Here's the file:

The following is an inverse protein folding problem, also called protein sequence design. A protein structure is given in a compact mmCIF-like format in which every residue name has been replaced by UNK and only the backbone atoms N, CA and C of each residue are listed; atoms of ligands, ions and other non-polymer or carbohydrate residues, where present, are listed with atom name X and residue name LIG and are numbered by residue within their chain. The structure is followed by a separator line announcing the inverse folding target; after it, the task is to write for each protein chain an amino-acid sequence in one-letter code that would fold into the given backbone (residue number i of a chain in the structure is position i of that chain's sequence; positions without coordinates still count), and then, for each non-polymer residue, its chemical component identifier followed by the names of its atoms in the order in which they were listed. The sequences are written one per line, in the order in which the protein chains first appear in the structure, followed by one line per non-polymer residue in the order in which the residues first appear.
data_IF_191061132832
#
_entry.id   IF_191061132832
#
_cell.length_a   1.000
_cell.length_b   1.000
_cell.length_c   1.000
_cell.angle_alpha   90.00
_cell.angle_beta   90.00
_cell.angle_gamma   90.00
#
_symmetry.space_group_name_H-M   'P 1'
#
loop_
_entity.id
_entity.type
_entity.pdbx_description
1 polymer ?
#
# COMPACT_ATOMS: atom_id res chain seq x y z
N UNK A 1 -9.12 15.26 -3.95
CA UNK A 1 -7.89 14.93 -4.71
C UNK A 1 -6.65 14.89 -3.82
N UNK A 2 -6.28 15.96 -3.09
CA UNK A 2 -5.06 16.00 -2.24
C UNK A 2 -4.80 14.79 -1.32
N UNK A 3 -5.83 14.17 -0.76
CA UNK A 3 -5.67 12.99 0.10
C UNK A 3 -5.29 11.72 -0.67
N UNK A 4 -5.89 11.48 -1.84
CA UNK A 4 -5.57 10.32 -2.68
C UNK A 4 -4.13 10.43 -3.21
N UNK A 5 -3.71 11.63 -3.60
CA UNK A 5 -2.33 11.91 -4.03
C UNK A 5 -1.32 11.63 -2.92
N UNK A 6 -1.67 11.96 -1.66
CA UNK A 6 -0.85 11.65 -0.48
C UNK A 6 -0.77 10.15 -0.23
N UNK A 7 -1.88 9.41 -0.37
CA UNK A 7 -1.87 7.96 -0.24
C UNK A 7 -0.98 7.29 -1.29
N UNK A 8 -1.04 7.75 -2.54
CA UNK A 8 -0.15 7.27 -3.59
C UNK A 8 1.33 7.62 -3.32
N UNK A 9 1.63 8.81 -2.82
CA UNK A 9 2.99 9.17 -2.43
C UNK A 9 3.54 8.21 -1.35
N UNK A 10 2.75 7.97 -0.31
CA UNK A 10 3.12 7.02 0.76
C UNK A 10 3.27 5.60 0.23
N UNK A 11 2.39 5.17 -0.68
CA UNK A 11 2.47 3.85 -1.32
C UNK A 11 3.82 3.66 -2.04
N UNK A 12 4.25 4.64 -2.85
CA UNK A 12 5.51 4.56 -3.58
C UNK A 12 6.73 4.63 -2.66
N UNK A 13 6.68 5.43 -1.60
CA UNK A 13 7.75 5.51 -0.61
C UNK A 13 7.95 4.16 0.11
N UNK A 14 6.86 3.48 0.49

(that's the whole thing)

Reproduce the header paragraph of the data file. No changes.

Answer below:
The following is an inverse protein folding problem, also called protein sequence design. A protein structure is given in a compact mmCIF-like format in which every residue name has been replaced by UNK and only the backbone atoms N, CA and C of each residue are listed; atoms of ligands, ions and other non-polymer or carbohydrate residues, where present, are listed with atom name X and residue name LIG and are numbered by residue within their chain. The structure is followed by a separator line announcing the inverse folding target; after it, the task is to write for each protein chain an amino-acid sequence in one-letter code that would fold into the given backbone (residue number i of a chain in the structure is position i of that chain's sequence; positions without coordinates still count), and then, for each non-polymer residue, its chemical component identifier followed by the names of its atoms in the order in which they were listed. The sequences are written one per line, in the order in which the protein chains first appear in the structure, followed by one line per non-polymer residue in the order in which the residues first appear.